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Which of the followings are TRUE ?

(a) Let , $f:\mathbb Z \to \mathbb Z^2$ be a bijection. Then there exists a continuous function from $\mathbb R$ to $\mathbb R^2$ which extends $f$.

(b) Let, $D$ be a closed unit disc in $\mathbb R^2$ . Then $\exists$ a continuous map $$f:D\setminus \{(0,0)\}\to \{x\in \mathbb R:|x|\le 1\}$$which is onto.

(c) Let, $D$ be a closed unit disc in $\mathbb R^2$. Then $\exists$ a continuous map $$f:D\setminus\{(0,0)\}\to \{x\in \mathbb R:|x|>1\}$$ which is onto.

(c) FALSE. As $D\setminus \{(0,0)\}$ is path-connected & hence connected , but $\{x\in \mathbb R:|x|>1\}$ is disconnected.

I think (b) is TRUE , but I can not find an example. I want an example or a proper justification from which we can say that such a function exists.

I have no idea about option (a).

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    $\begingroup$ For (a): Do you mean $f:\mathbb Z\to\mathbb Z$ or $f:\mathbb R\to\mathbb R^2$? $\endgroup$ – sranthrop Feb 27 '15 at 20:30
  • $\begingroup$ Sorry..!! It was a typing mistake. I edited it..See now... $\endgroup$ – Empty Feb 28 '15 at 2:26
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For (b) Consider the map $f:D\setminus\{(0,0)\}\to [-1,1]$ where $f(x,y)=x$.

For (a) let $f(n)=a_n$. For each $n\in\Bbb Z$, let $f_n:\Bbb R\to\Bbb R^2$ be given by $$f_n(t)= \begin{cases} (1-t)a_n+ta_{n+1}, & 0\le t<1\\ 0, & \text{otherwise}. \end{cases}$$
This $f_n(t)$ traces the line segment from $a_n$ to $a_{n+1}$ for $0\le t<1$ and is $0$ every where else.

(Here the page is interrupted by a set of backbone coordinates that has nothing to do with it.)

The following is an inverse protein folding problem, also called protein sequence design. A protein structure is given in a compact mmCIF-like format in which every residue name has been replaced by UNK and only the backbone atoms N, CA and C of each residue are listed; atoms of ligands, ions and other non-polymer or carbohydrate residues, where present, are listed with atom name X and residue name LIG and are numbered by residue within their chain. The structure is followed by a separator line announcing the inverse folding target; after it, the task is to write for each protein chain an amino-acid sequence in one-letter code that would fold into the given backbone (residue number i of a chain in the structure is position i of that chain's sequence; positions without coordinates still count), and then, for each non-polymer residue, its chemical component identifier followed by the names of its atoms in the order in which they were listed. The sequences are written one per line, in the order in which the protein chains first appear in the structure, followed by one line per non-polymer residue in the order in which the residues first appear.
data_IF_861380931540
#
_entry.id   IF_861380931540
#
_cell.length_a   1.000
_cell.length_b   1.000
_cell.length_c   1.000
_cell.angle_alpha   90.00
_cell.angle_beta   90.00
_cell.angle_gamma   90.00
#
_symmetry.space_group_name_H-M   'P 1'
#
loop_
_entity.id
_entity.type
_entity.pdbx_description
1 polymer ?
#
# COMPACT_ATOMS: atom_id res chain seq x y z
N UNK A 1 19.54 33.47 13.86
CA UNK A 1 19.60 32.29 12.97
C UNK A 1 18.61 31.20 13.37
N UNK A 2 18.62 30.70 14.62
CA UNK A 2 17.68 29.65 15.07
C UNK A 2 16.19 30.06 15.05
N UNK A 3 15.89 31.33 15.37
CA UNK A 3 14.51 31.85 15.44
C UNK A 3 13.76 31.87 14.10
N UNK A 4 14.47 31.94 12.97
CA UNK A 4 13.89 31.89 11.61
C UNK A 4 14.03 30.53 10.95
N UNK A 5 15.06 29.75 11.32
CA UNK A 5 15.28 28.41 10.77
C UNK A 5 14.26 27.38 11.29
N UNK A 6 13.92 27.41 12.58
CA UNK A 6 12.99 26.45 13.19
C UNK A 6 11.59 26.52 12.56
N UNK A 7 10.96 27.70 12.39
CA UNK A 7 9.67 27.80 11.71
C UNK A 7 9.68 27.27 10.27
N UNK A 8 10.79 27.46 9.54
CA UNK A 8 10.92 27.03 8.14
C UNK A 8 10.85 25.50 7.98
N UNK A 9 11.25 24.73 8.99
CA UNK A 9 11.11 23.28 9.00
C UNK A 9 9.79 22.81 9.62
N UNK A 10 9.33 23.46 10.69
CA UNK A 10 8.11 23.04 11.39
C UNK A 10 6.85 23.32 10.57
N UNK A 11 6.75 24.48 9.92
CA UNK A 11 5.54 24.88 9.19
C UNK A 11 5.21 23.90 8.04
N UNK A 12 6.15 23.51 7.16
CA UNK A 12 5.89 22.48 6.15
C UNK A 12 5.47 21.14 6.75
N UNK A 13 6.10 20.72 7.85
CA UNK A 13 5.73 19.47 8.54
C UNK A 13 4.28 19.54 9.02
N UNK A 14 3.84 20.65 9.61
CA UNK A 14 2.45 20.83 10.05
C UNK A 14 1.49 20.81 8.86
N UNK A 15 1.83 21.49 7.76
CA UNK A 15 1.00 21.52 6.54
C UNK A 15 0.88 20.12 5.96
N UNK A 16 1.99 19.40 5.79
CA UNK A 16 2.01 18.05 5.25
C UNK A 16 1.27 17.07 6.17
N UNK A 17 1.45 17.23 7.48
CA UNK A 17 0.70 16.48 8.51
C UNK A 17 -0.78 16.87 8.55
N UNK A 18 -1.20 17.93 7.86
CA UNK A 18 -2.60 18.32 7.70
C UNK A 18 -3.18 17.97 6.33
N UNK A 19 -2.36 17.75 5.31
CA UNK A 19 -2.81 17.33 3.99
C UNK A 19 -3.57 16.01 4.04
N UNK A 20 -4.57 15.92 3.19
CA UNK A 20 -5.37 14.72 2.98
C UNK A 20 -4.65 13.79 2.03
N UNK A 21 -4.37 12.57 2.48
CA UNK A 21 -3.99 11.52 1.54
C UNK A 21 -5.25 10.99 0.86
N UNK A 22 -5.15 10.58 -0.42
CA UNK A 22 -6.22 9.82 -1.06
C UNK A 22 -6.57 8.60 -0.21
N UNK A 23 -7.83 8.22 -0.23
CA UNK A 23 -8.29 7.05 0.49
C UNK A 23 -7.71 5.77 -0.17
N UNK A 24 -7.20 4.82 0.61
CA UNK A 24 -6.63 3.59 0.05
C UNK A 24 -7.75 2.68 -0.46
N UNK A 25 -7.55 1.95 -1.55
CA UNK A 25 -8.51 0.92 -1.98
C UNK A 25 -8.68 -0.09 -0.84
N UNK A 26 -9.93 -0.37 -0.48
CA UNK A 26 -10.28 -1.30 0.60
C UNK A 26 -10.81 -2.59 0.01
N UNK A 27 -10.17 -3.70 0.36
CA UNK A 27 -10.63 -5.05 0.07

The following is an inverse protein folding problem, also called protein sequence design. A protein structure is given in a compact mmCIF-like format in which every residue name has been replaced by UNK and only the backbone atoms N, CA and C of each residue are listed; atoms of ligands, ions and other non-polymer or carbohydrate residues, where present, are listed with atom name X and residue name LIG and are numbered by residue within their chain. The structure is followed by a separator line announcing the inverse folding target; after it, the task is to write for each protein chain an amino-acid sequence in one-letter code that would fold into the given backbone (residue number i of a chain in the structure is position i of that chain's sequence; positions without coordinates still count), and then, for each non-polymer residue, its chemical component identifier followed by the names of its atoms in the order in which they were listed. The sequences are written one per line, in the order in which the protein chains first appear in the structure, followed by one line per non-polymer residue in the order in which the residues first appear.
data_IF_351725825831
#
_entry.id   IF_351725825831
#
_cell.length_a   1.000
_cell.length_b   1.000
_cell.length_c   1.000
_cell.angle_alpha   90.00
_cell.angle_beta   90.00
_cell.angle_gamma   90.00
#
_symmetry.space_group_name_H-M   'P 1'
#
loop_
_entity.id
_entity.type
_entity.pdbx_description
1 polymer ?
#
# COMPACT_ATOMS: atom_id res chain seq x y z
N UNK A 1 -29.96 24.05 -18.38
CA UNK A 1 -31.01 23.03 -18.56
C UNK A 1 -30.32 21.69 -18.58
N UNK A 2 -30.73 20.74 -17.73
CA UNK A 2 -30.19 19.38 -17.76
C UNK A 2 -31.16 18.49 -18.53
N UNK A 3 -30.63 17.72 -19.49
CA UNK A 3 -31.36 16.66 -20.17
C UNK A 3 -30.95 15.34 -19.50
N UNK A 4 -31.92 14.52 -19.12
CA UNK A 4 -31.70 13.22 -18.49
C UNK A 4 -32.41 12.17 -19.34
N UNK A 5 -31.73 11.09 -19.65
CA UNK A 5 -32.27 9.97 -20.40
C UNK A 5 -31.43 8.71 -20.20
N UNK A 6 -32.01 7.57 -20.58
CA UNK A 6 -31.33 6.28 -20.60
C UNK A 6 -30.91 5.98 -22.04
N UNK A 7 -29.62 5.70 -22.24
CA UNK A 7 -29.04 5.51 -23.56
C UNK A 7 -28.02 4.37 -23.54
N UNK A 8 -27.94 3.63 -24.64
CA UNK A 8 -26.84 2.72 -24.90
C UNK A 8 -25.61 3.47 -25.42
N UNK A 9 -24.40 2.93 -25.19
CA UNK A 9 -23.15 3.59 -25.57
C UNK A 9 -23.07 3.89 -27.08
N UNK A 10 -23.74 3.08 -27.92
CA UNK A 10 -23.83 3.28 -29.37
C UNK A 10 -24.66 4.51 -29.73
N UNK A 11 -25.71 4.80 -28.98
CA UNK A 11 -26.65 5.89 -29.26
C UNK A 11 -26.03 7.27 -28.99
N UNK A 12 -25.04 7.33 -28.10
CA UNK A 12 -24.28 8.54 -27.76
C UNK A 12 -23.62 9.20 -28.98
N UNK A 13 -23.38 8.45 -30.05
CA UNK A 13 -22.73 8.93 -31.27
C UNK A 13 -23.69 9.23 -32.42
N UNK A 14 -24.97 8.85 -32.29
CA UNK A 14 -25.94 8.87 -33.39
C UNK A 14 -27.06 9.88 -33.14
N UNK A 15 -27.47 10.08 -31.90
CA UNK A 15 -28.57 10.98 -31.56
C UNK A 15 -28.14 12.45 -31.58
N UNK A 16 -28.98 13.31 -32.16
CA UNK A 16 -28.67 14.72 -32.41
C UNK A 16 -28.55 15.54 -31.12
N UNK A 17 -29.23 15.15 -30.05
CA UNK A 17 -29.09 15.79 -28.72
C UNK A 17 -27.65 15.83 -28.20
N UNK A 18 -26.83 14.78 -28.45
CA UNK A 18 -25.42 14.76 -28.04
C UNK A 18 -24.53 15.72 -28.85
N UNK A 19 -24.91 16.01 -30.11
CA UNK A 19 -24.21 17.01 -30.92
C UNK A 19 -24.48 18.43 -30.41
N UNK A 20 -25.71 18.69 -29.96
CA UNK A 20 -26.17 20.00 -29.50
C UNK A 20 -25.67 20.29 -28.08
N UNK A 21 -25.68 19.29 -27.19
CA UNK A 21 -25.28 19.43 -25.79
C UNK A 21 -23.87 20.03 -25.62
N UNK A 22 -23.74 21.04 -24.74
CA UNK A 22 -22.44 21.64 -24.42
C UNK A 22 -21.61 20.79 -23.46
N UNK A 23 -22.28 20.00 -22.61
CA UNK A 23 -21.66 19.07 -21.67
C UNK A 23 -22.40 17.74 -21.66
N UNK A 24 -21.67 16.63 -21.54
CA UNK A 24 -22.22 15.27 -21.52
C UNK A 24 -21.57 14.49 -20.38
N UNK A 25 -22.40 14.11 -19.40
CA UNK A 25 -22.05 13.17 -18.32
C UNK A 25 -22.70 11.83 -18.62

Now, let $$F(t)=\sum_{n\in\Bbb Z}f_n(t-n)$$

We see that $F(n)=f_n(0)=a_n$. Also, $F(t)$ is continuous on $\Bbb R$.

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  • $\begingroup$ Why does this not answer part b)? $\endgroup$ – Tim Raczkowski Feb 27 '15 at 20:57
  • $\begingroup$ My apologies, I see that the OP asked for an example. Let me delete the comment. $\endgroup$ – daOnlyBG Feb 27 '15 at 21:01
  • $\begingroup$ OK..What about option (a)? $\endgroup$ – Empty Feb 28 '15 at 2:24
  • $\begingroup$ That is true also. I'll edit my answer. $\endgroup$ – Tim Raczkowski Feb 28 '15 at 2:27
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For (a). More generally, any map $f \colon \mathbb Z \to T$, where $T$ is arcwise connected, extends to a continuous map $f \colon \mathbb R \to T$.

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  • $\begingroup$ How we can show $\mathbb Z\times\mathbb Z$ is path connected? $\endgroup$ – Empty Feb 28 '15 at 3:10
  • $\begingroup$ No, use $T = \mathbb R^2$, which is path connected. $\endgroup$ – GEdgar Feb 28 '15 at 3:21
  • $\begingroup$ In My question $f:\mathbb Z\to \mathbb Z^2$ $\endgroup$ – Empty Feb 28 '15 at 3:28
  • $\begingroup$ So first compose with inclusion $\mathbb Z^2 \to \mathbb R^2$. $\endgroup$ – GEdgar Feb 28 '15 at 14:18
  • $\begingroup$ @GEdgar do you have a proof that if T is path-connected then we can continuously extends our map to reals????if you have then please provide it I am unable to prove it! $\endgroup$ – Ibs Mar 30 at 14:56

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